BITE-SIZED HISTORY

Published in Issue 3 (May/June 2021), Volume 29

BY TONY CANAVAN

Cultural vandalism vs city living

In a surprising move, Minister for the Environment Eamon Ryan has defended the ESB’s proposal to convert the Georgian House Museum in Dublin into luxury apartments. The minister has said that the project ‘has the potential to become an exemplar scheme for Dublin to demonstrate successful city living’. The house at 29 Fitzwilliam Street is one of eleven Georgian buildings planned for conversion—eight for residential use—in the company’s proposed redevelopment of its headquarters. Both the Irish Georgian Society and People Before Profit TD Bríd Smith are opposed to the plan. Ms Smith described the proposal as cultural ‘vandalism’. The building was restored by the ESB in 1988 as part of a deal with the then Dublin Corporation to allow it to exceed standard plot ratios in its expansion of its office complex, originally built in the 1960s when sixteen Georgian houses were demolished. The museum was temporarily closed in 2017 to facilitate the demolition of the old headquarters and the construction of new offices. The new building is almost completed but the ESB does not intend to reopen the museum. It appears to justify its decision on the grounds that there are enough ‘museum/heritage alternatives now available’, so the museum won’t be missed. Dublin City Council, however, has sided with the conservationists and voted down the ESB proposal.

‘Turbulent priest’ celebrated in new exhibition

Above: Detail from one of Canterbury Cathedral’s 6m-high ‘miracle’ windows, created in the early 1200s, now on display in the British Museum’s ‘Thomas Becket: Murder and the Making of a Saint’ exhibition.

A new exhibition at the British Museum explores the life, death and legacy of St Thomas Becket, who was murdered by four of King Henry II’s knights in 1170. ‘Thomas Becket: Murder and the Making of a Saint’ was originally intended to mark the 850th anniversary of Becket’s assassination in the crypt of Canterbury Cathedral. Its centrepiece is a stained-glass window from the cathedral. The 6m-high window, originally one of twelve ‘miracle’ windows created in the early 1200s, has never before left the cathedral nor been seen at eye level by the public. The exhibition also includes reliquaries, pilgrims’ souvenirs, illuminated manuscripts, sculpture, jewellery and a wax impression of Becket’s personal seal. Some are rare loans from institutions across the UK and Europe, brought together for the first time. The murder of Thomas Becket is relevant to Irish history, as Henry II attempted to rebuild bridges with the pope by going to Ireland, ostensibly to enforce the papal bull Laudabiliter, calling for reform of the Church here.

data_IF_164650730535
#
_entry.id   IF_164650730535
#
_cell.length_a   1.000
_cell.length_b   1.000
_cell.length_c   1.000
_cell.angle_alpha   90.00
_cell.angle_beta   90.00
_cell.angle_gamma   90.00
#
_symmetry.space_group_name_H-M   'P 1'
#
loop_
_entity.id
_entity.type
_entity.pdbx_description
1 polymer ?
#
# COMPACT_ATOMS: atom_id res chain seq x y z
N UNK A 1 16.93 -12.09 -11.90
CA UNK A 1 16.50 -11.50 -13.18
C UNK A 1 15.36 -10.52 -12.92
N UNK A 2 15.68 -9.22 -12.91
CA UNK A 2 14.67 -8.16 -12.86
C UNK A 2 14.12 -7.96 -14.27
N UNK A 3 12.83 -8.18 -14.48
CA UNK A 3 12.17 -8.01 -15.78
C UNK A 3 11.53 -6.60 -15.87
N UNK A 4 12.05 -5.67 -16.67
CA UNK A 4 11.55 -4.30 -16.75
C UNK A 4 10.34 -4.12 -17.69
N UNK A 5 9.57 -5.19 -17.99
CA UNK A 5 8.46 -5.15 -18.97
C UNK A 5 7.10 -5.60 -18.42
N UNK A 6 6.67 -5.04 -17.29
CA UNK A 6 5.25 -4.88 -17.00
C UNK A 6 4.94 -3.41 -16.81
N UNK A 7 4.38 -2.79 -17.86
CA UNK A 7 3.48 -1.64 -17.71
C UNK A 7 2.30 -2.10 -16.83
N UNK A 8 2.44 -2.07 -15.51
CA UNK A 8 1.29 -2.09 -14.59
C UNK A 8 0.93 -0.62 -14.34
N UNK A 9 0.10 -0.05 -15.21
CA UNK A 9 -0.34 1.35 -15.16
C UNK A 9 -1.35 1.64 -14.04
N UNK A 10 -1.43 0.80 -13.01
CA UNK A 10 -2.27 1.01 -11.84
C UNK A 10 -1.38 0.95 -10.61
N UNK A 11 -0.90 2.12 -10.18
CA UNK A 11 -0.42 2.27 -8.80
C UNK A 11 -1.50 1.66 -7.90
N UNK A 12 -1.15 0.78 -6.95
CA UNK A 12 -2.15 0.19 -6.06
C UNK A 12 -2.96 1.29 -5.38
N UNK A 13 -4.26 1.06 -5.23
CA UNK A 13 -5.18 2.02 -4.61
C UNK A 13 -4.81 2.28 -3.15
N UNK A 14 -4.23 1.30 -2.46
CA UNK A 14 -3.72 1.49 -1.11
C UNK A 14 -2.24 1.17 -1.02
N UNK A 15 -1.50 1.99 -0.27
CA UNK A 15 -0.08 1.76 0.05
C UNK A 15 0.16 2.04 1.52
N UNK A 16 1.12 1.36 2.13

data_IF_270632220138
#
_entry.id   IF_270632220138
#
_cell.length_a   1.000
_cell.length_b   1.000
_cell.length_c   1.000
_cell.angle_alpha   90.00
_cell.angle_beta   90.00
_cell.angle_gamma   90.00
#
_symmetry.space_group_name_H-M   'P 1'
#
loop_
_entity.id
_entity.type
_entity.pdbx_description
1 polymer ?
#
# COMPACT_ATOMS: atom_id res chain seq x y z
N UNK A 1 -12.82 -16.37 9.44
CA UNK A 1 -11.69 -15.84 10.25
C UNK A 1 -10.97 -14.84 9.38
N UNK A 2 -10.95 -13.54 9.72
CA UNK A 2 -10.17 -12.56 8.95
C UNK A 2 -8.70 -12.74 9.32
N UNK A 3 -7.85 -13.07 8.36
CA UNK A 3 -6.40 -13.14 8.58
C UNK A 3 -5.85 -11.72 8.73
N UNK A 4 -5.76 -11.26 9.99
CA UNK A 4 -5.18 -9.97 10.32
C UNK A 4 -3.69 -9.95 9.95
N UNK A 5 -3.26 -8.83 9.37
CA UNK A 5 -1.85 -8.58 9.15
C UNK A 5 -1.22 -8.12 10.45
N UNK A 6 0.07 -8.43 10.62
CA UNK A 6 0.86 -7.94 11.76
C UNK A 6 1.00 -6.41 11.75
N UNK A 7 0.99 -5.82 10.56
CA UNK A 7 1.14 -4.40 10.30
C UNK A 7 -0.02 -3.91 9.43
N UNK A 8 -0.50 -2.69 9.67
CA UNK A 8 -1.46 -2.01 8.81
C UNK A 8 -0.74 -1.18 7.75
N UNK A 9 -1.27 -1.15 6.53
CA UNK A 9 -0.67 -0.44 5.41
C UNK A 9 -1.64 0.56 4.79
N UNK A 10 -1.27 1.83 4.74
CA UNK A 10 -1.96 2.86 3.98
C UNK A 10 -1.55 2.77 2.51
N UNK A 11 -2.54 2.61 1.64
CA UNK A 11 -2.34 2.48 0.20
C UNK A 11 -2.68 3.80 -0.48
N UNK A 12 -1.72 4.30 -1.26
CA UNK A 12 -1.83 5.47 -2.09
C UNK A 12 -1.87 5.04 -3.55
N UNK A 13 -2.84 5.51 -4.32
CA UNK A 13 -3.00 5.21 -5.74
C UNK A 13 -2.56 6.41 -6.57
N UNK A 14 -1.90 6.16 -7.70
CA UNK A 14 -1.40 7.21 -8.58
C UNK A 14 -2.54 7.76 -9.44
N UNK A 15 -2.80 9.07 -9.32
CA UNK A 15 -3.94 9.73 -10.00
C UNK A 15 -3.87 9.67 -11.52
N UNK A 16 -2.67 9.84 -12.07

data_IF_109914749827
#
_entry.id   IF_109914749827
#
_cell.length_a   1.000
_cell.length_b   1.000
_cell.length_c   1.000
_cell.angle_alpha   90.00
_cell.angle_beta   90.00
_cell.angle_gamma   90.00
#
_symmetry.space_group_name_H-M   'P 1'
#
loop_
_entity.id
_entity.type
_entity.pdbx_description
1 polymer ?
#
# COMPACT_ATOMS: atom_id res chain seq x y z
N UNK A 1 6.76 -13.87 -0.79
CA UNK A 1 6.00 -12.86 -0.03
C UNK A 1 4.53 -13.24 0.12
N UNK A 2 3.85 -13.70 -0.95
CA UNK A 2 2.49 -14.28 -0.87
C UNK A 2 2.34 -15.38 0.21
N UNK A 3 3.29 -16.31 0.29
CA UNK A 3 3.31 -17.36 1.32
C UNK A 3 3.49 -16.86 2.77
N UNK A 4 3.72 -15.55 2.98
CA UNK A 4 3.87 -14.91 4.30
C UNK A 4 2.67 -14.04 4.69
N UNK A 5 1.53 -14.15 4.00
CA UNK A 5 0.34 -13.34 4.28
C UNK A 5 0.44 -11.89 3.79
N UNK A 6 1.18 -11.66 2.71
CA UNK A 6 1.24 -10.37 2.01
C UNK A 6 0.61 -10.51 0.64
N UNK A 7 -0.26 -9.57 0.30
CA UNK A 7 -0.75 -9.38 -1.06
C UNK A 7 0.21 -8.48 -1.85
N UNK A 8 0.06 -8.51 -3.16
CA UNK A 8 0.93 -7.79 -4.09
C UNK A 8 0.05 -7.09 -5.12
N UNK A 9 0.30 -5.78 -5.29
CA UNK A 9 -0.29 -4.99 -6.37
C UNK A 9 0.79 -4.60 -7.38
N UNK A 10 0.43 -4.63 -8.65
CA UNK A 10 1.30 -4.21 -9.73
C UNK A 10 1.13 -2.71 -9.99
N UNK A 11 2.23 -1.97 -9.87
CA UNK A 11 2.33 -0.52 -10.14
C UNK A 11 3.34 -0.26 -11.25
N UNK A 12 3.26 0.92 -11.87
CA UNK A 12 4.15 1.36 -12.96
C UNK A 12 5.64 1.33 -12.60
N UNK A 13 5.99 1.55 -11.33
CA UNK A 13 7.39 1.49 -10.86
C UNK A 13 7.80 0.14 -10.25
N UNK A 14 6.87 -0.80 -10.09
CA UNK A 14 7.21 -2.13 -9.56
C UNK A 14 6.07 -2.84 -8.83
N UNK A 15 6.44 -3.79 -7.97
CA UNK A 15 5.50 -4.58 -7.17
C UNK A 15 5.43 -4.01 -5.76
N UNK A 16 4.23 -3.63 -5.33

Charles Stewart Paisley?

A recent Zoom appearance by Ian Paisley MP caused a stir when someone spotted that he had a caricature of Charles Stewart Parnell hanging on the wall behind him. Mr Paisley was speaking from his Ballymena constituency office, where his wall is adorned with prints of leading figures from pre-partition Anglo-Irish politics. It is unusual that Mr Paisley, a Democratic Unionist MP, should include the nationalist leader who is credited as the ‘man who most gave Ireland the sense of being an independent nation’. The MP has described Charles Stewart Parnell, the leader of the Irish Parliamentary Party, as among the ‘most interesting and formative people’ in nineteenth-century Anglo-Irish politics. Perhaps, however, we should not read too much into this, as the Parnell drawing was one among a collection of caricatures of political, religious and sports figures that he acquired 30 years ago. Also in the collection are sketches of James Craig, Northern Ireland’s first prime minister; Edward Carson, leader of the anti-Home Rule movement; and even Keir Hardie, founder of the British Labour Party.

‘Troubles’ archive saved

The future and staffing of CAIN—Conflict Archive on the Internet—was in doubt but the project has been saved thanks to Initiatives for Change, an international charity, and the Department of Foreign Affairs Reconciliation Fund. CAIN, based at the University of Ulster’s Magee campus in Derry, covers the history, key events and political issues of the Troubles since 1968. The new funding means that the archive will be retained and expanded and that its three staff will be paid. The archive has been freely available on the internet since 1997, with new material continually added. It contains thousands of documents, photographs and articles, and is widely used by academics and researchers. The new funding will ensure the future of the archive. The University of Ulster is also investing in technology that will enhance the experience for all those using the platform.

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